It was at Weston, that he was ordained, on June 20.1928, by the Jesuit Bishop Joseph N. Dinand. “On the following day,” Father Shmaruk writes, “he signed a statement [attesting] that he had taken the required oath against Modernism.” At the command of Pope St. Pius X, this Oath was required of all priests being ordained. Part of that oath read as follows: “I sincerely accept the doctrinal teaching which had come down from the apostles through the faithful Fathers in the same sense and meaning down to our own day. Therefore I wholly and entirely reject the false invention of the evolution of dogmas, whereby they pass from one meaning to a meaning other than that formerly held by the Church.” After Vatican II, as the new spirit of “ecumenism” swept through Church, the Oath against Modernism was suppressed, and priests were no longer required to take it.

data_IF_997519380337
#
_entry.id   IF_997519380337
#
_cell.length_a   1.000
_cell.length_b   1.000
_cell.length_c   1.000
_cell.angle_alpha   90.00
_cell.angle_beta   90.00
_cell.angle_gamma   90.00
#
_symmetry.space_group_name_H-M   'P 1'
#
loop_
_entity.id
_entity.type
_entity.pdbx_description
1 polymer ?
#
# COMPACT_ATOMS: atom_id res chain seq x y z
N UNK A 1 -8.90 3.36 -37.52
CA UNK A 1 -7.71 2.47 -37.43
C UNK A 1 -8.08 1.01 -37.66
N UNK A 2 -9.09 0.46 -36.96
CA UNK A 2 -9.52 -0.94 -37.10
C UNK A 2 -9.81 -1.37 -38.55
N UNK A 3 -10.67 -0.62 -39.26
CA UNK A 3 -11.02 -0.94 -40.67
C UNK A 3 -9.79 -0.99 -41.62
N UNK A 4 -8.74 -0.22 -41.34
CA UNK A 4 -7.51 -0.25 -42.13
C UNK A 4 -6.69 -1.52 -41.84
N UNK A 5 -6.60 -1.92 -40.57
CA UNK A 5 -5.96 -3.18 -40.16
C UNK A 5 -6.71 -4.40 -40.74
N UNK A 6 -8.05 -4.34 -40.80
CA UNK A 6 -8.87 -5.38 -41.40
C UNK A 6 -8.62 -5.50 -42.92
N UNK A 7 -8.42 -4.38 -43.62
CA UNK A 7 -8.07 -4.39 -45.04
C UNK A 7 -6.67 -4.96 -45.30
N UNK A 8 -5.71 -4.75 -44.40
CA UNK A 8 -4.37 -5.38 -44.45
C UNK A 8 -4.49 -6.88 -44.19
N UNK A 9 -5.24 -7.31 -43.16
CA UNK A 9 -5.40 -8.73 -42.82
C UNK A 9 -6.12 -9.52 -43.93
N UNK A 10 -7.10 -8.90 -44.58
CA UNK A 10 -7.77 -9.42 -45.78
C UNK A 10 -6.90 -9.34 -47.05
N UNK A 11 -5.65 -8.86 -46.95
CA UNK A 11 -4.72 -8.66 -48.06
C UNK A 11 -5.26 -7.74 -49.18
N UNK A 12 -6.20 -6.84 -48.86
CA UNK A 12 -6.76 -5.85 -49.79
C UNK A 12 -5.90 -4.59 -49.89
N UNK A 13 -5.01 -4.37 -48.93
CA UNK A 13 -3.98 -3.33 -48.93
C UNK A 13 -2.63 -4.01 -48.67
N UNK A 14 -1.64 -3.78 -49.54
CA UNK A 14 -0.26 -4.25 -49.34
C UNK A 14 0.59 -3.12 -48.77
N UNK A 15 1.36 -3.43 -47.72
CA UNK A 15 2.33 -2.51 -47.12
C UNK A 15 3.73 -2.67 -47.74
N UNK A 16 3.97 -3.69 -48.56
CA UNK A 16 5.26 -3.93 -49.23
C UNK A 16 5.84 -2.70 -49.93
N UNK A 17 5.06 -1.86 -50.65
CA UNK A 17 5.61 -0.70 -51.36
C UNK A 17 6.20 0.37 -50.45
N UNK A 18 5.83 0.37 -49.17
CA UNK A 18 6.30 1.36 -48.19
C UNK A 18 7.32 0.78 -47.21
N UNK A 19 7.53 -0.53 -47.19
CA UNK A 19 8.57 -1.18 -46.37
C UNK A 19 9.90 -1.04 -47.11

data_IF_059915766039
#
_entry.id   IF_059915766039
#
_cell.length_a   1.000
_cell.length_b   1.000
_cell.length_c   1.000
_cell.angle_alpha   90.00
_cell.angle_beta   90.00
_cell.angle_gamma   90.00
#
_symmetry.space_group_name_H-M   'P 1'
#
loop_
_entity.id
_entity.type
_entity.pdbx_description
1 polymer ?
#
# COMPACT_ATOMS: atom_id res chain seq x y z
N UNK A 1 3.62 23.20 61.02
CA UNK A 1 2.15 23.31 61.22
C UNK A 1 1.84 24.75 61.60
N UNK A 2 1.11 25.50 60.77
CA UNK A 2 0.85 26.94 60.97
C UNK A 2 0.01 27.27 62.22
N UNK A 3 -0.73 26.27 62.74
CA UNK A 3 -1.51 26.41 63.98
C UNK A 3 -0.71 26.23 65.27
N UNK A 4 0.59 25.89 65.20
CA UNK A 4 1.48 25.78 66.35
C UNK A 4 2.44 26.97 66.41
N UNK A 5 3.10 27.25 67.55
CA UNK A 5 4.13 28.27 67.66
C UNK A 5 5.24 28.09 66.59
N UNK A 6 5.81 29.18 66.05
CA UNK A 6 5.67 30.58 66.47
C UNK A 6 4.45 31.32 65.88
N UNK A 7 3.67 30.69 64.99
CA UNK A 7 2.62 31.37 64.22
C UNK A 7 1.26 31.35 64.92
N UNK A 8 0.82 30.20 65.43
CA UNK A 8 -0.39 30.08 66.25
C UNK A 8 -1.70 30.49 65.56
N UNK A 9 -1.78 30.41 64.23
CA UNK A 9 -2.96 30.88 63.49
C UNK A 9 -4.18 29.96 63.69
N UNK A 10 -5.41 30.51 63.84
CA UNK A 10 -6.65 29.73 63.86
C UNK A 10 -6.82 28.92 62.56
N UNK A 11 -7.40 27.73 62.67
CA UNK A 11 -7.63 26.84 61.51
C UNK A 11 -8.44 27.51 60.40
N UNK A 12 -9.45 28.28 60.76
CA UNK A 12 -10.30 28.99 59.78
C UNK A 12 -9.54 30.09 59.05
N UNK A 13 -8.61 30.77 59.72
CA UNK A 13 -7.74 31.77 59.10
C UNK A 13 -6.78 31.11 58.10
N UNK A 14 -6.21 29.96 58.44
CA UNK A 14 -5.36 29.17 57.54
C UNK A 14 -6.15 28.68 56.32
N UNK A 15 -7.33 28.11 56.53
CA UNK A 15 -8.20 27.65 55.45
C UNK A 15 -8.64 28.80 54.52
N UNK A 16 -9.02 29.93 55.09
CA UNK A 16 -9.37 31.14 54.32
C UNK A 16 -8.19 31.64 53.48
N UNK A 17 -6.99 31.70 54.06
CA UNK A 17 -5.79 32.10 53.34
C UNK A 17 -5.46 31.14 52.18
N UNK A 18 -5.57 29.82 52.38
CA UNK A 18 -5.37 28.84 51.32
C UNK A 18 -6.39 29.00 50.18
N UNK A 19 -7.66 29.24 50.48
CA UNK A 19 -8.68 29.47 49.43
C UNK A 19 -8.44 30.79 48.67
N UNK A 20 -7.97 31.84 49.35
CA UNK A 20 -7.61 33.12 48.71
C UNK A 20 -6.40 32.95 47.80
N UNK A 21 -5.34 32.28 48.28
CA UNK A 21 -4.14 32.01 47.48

“When he finished his courses at Weston in 1929,” Father Shmaruk chronicles, “he was chosen to spend a year in Europe studying ascetical theology at Saint Beuno’s in Wales.” He then was sent to Oxford to study English literature. Father Feeney would write; “There was a time when the Vatican forbade ... Catholic boys to go to Oxford or to Cambridge.” But already, so shortly after the passing of Pope St. Pius X, the times were changing. And so were the Jesuits.
Sister Mary Clare quotes one of his professors, Lord David Cecil, as having said: “I am getting more from my association with Leonard Feeney than he could possibly get from me.”
While still a seminarian, Leonard’s nationwide literary acclaim was already in the making. Periodicals such as Harper’s, Commonweal and America had published some of his verse during this time. His superior gave permission for the publishing of a collection of his poems. And his delightful book, In Towns and Little Towns, was published in 1927.